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Category: Fees & Bad Faith

Alleged ‘Patent Troll’ Wants SCOTUS to Hear Fee Award Dispute

November 30, 2023

A recent Law 360 story by Kelly Lienhard, “Traxcell Asks High Court To Review Atty Fee Fight”, reports that Traxcell Technologies LLC has asked the U.S. Supreme Court to take up an appeal concerning attorney fees owed to Sprint and Verizon after the telecommunication companies beat its infringement suit, arguing that the alleged "exceptional" litigation conduct occurred before a final ruling.

A  petition for a writ of certiorari from Traxcell, which filed for bankruptcy earlier this year, claimed that the Federal Circuit erred when it affirmed attorney fee awards to units of Sprint Corp. and Verizon Communications Inc. based on so-called "baseless" litigation conduct from Traxcell's attorney, William Ramey III of the Houston firm Ramey LLP, as the conduct in question occurred before the court adopted a magistrate judge's ruling.

"It is black letter law that a Magistrate's ruling is not final until approved by a district court.  It was [an] error for the Panel to base its fee award entirely upon rulings that were not final and could not have been final until December 11, 2019," Traxcell said.  "None of the conduct that was found to be "exceptional" under [federal law] occurred after the Magistrate Judge's recommendation was made final on December 11, 2019."

Texas-based Traxcell, which has been accused of being a "patent troll" by groups like the Electronic Frontier Foundation, is on the hook for about $784,000 in fees owed to Sprint and $132,000 in fees owed to Verizon, after the companies won rulings that Traxcell's patent lawsuits were legally frivolous.  AT&T Inc., which had also been named in those lawsuits, did not request any fees, as it ended its litigation with Traxcell back in 2019.  A panel of Federal Circuit judges ruled in July without comment that the lower court was right to order Traxcell to pay legal fees incurred by lawyers for the major telecom firms.

Traxcell is now appealing that decision based on arguments that the Federal Circuit departed from typical proceedings and court precedent by issuing fee awards based on conduct that occurred before U.S. Magistrate Judge Roy Payne's ruling in a separate, but related, case was finalized.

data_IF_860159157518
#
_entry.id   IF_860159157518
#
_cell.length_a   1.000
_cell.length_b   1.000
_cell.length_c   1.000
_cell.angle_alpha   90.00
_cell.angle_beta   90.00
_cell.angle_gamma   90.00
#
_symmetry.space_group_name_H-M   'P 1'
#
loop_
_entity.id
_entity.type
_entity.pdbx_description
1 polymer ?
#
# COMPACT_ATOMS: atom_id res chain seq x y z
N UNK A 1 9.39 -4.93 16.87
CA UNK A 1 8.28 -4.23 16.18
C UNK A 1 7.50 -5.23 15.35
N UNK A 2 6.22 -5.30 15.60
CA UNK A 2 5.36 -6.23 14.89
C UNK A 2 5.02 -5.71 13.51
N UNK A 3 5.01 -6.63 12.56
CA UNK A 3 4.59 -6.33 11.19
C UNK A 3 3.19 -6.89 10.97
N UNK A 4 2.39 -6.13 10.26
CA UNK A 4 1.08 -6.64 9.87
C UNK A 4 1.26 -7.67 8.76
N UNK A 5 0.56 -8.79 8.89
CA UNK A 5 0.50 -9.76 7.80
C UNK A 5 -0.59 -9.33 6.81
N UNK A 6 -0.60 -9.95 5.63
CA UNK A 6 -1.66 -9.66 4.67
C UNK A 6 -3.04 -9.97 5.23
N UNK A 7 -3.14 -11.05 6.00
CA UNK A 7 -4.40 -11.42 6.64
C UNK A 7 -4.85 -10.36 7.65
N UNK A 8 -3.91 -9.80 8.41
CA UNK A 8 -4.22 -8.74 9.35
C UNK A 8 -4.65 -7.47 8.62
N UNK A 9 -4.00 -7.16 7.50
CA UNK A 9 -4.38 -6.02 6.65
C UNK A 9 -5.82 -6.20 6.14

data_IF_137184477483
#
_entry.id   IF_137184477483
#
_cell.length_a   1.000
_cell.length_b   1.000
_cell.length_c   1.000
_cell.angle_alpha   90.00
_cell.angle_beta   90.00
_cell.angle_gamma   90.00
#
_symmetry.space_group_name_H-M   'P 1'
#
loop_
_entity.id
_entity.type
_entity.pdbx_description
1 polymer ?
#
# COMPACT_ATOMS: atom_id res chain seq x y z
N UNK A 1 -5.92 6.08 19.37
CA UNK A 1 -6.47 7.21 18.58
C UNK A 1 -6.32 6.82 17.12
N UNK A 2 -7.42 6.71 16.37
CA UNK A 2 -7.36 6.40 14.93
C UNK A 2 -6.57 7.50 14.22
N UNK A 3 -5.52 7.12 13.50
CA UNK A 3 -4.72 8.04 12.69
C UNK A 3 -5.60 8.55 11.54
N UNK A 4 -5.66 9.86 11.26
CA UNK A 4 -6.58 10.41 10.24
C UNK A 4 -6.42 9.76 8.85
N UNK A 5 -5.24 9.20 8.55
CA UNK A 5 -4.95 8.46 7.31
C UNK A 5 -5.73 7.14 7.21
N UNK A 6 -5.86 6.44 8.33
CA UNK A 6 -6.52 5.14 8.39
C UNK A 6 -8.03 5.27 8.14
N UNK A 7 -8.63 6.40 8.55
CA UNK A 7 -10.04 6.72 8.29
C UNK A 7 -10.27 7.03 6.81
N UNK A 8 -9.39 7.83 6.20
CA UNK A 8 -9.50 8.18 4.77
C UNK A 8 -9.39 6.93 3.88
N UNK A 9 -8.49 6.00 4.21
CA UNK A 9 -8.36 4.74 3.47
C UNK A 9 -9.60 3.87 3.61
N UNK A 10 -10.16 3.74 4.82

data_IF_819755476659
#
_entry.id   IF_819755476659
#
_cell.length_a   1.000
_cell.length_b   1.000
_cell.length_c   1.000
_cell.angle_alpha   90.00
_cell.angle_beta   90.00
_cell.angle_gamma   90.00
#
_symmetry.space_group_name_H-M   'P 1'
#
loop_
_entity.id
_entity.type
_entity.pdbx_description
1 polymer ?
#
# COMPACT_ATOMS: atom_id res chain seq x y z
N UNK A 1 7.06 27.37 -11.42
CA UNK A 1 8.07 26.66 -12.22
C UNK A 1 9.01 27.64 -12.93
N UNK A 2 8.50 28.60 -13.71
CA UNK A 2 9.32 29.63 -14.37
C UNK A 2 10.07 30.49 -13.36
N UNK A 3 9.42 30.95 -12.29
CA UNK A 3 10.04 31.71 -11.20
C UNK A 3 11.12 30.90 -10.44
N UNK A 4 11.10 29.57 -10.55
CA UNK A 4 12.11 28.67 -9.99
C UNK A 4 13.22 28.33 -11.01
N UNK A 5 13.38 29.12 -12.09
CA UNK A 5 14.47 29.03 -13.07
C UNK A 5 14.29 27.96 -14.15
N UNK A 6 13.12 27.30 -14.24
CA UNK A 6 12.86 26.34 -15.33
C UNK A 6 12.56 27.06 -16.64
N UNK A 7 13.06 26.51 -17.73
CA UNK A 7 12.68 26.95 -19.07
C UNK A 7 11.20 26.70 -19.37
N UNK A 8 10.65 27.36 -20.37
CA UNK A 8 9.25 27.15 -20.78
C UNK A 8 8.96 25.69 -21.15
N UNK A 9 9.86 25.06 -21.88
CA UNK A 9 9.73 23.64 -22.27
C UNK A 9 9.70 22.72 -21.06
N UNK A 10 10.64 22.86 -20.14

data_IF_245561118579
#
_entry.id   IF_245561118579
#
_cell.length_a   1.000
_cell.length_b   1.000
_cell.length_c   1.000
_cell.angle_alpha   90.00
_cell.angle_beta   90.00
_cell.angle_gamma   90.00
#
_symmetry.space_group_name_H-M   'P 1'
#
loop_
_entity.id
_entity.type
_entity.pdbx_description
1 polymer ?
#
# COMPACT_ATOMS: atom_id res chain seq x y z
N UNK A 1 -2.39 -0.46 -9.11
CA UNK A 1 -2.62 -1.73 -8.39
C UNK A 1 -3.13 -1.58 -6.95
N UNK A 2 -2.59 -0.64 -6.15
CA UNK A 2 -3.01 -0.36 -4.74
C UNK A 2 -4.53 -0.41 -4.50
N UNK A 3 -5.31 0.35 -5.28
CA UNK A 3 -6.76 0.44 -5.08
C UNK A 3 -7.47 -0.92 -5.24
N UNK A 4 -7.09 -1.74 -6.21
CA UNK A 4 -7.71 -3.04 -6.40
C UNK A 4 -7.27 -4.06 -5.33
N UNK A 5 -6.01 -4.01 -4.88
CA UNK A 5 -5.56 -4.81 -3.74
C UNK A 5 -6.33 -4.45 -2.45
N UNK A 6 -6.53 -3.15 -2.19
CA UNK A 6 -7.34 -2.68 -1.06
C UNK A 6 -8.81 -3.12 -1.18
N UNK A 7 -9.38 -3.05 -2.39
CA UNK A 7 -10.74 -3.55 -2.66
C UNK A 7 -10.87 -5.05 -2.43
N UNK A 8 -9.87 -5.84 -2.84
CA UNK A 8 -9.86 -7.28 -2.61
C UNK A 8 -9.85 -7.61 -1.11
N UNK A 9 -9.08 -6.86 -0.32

Traxcell is asking the high court to either vacate or reverse the attorney fees granted to both Sprint and Verizon and find that the case was not exceptional.  Verizon and Sprint, the latter now owned by T-Mobile, moved to dismiss the bankruptcy attempt, telling the court that it was filed in bad faith.

Deep Attorney Fee Cuts, Judge Citing Billing Deficiencies

November 21, 2023

A recent Law 360 story by Dorothy Atkins, “’Alcon’s $1.2M Sanctions Fee Bid For Its MoFo Attys Slashed”, reports that a New York federal judge slashed Alcon Vision's $1.17 million fee request for its attorneys at Morrison Foerster LLP after securing sanctions against Lens.com over its bad faith counterclaims in a trademark dispute, instead awarding $227,000 after finding "glaring deficiencies" in the fee request.  In a 20-page opinion, U.S. District Judge Nina Gershon rejected Alcon Vision LLC's seven-figure request for attorney fees due to the numerous deficiencies and lack of supporting documentation provided by its legal team at Morrison Foerster.

Instead, the judge reduced the fee request as proposed by Lens.com, and she gave the company and its counsel 60 days to pay the fee award.  The sanctions award and fight over fees is the latest development in hotly contested intellectual property litigation that Texas-based Alcon, which was once owned by Novartis AG, kicked off in January 2018.  Alcon accused Las Vegas-based rival Lens.com of selling its trademarked products without permission and with outdated packaging in New York.

Lens.com hit back with antitrust counterclaims in February 2019, claiming Alcon was attacking it just to "ingratiate itself" with eye care providers that would "reward" Alcon by prescribing their customers its lenses.  But in July 2022, the judge slapped Lens.com Inc. and its attorneys with sanctions for filing bad faith counterclaims.  The judge found that the website's counterclaims served no legitimate purpose and were filed to "harass, and cause delay, expense and vexation to Alcon."  The judge ordered Lens.com and its counsel to pay Alcon's costs and attorney fees "caused by its bad faith and vexatious filing and maintaining" of its counterclaims, as well as fees arising from Lens.com's refusal to produce discovery.

The judge also called Lens.com's counterclaims in the dispute "problematic from the start," and ordered Alcon "to file an affidavit setting forth the costs and attorneys' fees for which I have found Lens.com and its counsel jointly and severally liable."  In response, Alcon's lead counsel of Morrison Foerster filed a seven-page declaration seeking $1.17 million in attorney fees for approximately 1,700 hours of work on behalf of 14 attorneys, including partners and associates, and four paralegals.